Though his figures, and claims of royal treatment and easy credit as a teen-age sheik were challenged by the casino industry, Mr. Rimm was thrust briefly into the limelight and his study was used to support state legislation raising the legal gambling age from 18 to 21.

"It was cute and funny at the time -- here's this 16-year-old kiwho did something outstanding," said Ed Looney, executive director of the New Jersey Council on Compulsive Gambling.

Then in 1984, Mr. Rimm, as a sophomore at the University of South Florida, presented results of a study that he said showed New Jersey high school students were gambling "in epidemic proportions."


The then-chairman of the state Casino Control Commission, Walter Read, called the study "less than credible."

But gambling critics embraced the results. Arnie Wexler, a former director of the New Jersey Council on Compulsive Gambling, said last week that Mr. Rimm's work "was the first indication that we had a problem with kids and gambling in America."

Mr. Rimm self-published a turgid novel about the Atlantic City casinos, "An American Playground," in 1990.

Mr. Wexler, who travels the country giving seminars on compulsive gambling, recalled "what a bright young guy [Mr. Rimm] was, and how smart he was."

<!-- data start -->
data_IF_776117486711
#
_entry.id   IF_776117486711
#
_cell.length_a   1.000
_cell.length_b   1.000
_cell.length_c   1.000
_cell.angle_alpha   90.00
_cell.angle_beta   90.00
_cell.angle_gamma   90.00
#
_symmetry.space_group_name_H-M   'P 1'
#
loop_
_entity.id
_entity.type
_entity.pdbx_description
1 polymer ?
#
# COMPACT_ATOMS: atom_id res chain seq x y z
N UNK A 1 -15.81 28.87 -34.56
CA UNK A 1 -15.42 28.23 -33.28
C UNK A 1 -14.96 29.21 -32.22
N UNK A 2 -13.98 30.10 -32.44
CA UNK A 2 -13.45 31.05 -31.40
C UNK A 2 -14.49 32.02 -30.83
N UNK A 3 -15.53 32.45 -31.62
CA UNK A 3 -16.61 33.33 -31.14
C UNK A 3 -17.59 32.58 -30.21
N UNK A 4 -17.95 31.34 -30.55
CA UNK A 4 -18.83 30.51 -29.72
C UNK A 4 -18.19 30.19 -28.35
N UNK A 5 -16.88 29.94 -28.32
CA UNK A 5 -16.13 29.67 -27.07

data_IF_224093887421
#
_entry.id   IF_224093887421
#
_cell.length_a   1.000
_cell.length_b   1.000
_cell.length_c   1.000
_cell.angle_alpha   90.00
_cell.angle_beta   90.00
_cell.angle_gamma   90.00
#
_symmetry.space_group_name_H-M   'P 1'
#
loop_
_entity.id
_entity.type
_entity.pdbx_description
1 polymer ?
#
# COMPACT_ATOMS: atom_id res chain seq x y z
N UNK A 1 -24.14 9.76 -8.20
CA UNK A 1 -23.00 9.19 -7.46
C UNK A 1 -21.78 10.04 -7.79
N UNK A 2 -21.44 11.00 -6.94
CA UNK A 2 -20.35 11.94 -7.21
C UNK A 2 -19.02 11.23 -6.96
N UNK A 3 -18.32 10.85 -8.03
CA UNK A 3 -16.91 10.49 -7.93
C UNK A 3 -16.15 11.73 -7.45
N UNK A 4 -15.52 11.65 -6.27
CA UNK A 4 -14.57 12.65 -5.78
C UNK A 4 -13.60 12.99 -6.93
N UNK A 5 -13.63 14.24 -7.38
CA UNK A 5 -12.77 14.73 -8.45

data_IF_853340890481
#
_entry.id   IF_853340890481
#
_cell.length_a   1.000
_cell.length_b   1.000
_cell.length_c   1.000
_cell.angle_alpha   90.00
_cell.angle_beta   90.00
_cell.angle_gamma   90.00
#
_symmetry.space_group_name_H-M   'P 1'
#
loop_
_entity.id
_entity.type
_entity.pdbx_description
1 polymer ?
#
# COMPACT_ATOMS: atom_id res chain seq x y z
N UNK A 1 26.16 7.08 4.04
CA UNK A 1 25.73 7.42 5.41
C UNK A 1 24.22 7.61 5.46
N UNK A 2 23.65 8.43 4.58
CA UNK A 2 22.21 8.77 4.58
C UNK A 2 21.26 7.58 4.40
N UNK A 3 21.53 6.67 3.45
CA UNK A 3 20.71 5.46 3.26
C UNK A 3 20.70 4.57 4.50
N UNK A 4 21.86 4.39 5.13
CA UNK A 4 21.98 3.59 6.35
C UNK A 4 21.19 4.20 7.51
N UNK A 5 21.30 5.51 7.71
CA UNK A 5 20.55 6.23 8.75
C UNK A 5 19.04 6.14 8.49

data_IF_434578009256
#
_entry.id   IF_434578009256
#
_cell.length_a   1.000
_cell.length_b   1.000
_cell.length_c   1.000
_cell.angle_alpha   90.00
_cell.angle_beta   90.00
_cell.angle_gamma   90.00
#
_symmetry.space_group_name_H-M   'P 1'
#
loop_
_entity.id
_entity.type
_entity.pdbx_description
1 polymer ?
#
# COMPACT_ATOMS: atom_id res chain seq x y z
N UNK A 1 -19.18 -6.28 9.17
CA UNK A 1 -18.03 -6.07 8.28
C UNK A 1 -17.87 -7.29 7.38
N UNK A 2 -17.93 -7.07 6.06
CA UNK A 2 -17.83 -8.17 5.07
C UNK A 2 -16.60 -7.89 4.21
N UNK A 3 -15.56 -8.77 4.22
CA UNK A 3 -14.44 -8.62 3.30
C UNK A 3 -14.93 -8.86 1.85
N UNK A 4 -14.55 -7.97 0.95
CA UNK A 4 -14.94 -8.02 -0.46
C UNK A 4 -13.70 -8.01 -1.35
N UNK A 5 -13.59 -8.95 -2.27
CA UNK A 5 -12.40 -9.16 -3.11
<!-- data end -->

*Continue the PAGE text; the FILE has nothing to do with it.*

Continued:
And Mr. Rimm has his defenders.

"Rimm brought out a black eye for them, and they're trying to minimize it," said Bruce Taylor, president of the anti-porn National Law Center for Children and Families. Taylor and Godwin met last month with Senate legal staffers to present their opposing views on the Internet porn issue.


In an interview, Mr. Taylor said Mr. Rimm's study proves "there's a lot of porn out there, and kids can get to it by the Internet." The critics, he said, are "trying to find technical ways to discredit his study, but it's still up there. And they're going to attack the messenger, because they need to discredit him to prevent his study from getting a foothold."

Mr. Godwin disagreed. "This is not just an example of the Net attacking people who are perceived as attacking it," he said.

"I have no doubt that people are flaming Marty Rimm without grounds. [But] you have to uncouple those kinds of flames from the substantive criticism of Marty Rimm and his study," said Mr. Godwin.